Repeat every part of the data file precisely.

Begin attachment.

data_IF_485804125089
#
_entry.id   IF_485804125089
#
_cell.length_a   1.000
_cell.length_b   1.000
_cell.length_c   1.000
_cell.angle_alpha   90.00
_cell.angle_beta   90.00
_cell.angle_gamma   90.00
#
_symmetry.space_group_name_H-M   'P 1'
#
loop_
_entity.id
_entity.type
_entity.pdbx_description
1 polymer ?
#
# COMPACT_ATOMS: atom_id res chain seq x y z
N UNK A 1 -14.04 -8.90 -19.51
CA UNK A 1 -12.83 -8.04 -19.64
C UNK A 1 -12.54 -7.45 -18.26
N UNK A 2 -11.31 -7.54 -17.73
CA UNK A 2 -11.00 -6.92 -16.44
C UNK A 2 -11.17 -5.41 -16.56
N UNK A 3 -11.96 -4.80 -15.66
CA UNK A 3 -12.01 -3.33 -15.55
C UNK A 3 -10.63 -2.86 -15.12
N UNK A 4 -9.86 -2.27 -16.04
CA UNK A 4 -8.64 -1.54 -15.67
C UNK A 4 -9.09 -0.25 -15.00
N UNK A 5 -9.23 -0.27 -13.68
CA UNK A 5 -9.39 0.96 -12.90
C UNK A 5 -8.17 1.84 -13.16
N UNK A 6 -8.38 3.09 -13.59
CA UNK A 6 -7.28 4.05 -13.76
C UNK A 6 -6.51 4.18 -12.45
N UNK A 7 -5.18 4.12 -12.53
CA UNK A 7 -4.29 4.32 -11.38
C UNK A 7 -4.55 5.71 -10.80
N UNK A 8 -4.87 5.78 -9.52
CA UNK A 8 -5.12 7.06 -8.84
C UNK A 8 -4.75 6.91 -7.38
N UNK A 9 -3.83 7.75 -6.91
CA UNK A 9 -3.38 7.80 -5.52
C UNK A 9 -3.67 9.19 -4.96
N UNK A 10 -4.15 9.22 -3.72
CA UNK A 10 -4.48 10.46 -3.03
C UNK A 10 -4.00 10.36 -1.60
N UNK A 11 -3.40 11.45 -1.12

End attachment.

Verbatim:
data_IF_485804125089
#
_entry.id   IF_485804125089
#
_cell.length_a   1.000
_cell.length_b   1.000
_cell.length_c   1.000
_cell.angle_alpha   90.00
_cell.angle_beta   90.00
_cell.angle_gamma   90.00
#
_symmetry.space_group_name_H-M   'P 1'
#
loop_
_entity.id
_entity.type
_entity.pdbx_description
1 polymer ?
#
# COMPACT_ATOMS: atom_id res chain seq x y z
N UNK A 1 -14.04 -8.90 -19.51
CA UNK A 1 -12.83 -8.04 -19.64
C UNK A 1 -12.54 -7.45 -18.26
N UNK A 2 -11.31 -7.54 -17.73
CA UNK A 2 -11.00 -6.92 -16.44
C UNK A 2 -11.17 -5.41 -16.56
N UNK A 3 -11.96 -4.80 -15.66
CA UNK A 3 -12.01 -3.33 -15.55
C UNK A 3 -10.63 -2.86 -15.12
N UNK A 4 -9.86 -2.27 -16.04
CA UNK A 4 -8.64 -1.54 -15.67
C UNK A 4 -9.09 -0.25 -15.00
N UNK A 5 -9.23 -0.27 -13.68
CA UNK A 5 -9.39 0.96 -12.90
C UNK A 5 -8.17 1.84 -13.16
N UNK A 6 -8.38 3.09 -13.59
CA UNK A 6 -7.28 4.05 -13.76
C UNK A 6 -6.51 4.18 -12.45
N UNK A 7 -5.18 4.12 -12.53
CA UNK A 7 -4.29 4.32 -11.38
C UNK A 7 -4.55 5.71 -10.80
N UNK A 8 -4.87 5.78 -9.52
CA UNK A 8 -5.12 7.06 -8.84
C UNK A 8 -4.75 6.91 -7.38
N UNK A 9 -3.83 7.75 -6.91
CA UNK A 9 -3.38 7.80 -5.52
C UNK A 9 -3.67 9.19 -4.96
N UNK A 10 -4.15 9.22 -3.72
CA UNK A 10 -4.48 10.46 -3.03
C UNK A 10 -4.00 10.36 -1.60
N UNK A 11 -3.40 11.45 -1.12